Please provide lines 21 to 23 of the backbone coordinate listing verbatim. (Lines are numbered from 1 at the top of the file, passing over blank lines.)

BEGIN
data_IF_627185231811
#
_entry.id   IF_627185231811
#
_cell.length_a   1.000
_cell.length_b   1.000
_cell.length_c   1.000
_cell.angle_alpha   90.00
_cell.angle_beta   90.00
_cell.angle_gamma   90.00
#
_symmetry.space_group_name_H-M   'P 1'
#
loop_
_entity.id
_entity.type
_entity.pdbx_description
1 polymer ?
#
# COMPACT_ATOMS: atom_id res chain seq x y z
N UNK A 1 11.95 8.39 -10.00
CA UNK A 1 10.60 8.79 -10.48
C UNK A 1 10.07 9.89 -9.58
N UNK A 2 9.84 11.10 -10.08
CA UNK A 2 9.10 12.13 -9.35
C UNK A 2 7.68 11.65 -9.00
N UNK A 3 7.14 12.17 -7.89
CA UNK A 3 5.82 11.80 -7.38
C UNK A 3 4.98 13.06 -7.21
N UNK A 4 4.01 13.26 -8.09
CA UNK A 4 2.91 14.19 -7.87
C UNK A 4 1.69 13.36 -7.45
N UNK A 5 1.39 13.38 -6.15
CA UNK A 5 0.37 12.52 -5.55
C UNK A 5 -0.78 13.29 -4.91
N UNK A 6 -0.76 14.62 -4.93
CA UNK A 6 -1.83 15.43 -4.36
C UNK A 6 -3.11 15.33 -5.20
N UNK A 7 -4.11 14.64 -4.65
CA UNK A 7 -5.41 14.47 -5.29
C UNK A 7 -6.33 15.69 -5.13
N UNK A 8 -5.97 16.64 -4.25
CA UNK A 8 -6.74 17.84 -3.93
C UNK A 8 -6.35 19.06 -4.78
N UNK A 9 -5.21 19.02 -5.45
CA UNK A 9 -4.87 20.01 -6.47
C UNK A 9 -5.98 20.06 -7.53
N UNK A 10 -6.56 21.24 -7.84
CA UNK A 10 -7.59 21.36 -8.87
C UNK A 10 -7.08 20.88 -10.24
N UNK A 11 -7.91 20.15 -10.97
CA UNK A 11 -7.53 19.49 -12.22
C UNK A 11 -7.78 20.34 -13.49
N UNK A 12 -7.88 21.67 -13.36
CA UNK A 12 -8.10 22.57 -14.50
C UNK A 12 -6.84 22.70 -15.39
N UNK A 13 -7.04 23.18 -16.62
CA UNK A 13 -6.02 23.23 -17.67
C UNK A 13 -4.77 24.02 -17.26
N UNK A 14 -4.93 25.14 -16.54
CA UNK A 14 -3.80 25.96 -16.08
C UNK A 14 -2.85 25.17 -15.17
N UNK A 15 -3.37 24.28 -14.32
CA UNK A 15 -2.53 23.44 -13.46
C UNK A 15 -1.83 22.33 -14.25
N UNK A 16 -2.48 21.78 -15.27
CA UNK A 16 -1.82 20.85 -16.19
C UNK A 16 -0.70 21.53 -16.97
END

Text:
N UNK A 1 11.95 8.39 -10.00
CA UNK A 1 10.60 8.79 -10.48
C UNK A 1 10.07 9.89 -9.58